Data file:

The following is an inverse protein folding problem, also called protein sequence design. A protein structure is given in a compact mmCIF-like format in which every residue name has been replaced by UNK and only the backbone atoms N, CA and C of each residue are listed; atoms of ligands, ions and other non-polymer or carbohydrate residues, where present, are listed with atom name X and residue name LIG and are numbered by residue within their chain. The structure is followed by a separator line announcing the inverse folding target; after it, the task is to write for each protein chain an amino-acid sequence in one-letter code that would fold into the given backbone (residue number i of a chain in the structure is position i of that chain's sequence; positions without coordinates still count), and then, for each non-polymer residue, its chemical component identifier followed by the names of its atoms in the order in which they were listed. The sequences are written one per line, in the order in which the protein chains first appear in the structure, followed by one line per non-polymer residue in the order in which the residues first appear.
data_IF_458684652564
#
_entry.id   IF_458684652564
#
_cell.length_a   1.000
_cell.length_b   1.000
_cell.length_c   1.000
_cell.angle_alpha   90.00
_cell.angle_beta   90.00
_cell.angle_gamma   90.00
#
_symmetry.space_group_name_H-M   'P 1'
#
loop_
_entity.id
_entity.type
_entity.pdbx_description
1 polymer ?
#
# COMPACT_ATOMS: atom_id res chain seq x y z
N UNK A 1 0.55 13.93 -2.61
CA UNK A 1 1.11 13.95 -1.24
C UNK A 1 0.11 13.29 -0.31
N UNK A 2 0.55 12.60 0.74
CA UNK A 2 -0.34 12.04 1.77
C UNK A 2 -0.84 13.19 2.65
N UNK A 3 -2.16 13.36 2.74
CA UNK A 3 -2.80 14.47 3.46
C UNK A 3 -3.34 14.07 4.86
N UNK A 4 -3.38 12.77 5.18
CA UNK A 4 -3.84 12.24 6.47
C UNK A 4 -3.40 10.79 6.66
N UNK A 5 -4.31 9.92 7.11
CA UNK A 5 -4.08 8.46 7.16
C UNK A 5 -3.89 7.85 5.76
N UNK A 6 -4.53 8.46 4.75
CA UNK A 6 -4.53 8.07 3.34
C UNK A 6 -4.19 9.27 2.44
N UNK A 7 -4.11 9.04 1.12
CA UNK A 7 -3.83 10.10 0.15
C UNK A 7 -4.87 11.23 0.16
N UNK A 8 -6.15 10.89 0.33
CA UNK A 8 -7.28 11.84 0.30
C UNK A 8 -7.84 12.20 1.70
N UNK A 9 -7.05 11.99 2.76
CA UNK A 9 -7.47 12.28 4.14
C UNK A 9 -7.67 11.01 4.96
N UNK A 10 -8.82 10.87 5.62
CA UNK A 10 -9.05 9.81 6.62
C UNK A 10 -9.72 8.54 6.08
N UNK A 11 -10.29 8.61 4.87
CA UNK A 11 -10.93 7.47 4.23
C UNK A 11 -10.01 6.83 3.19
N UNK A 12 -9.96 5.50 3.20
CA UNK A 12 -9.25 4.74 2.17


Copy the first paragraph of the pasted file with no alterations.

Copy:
The following is an inverse protein folding problem, also called protein sequence design. A protein structure is given in a compact mmCIF-like format in which every residue name has been replaced by UNK and only the backbone atoms N, CA and C of each residue are listed; atoms of ligands, ions and other non-polymer or carbohydrate residues, where present, are listed with atom name X and residue name LIG and are numbered by residue within their chain. The structure is followed by a separator line announcing the inverse folding target; after it, the task is to write for each protein chain an amino-acid sequence in one-letter code that would fold into the given backbone (residue number i of a chain in the structure is position i of that chain's sequence; positions without coordinates still count), and then, for each non-polymer residue, its chemical component identifier followed by the names of its atoms in the order in which they were listed. The sequences are written one per line, in the order in which the protein chains first appear in the structure, followed by one line per non-polymer residue in the order in which the residues first appear.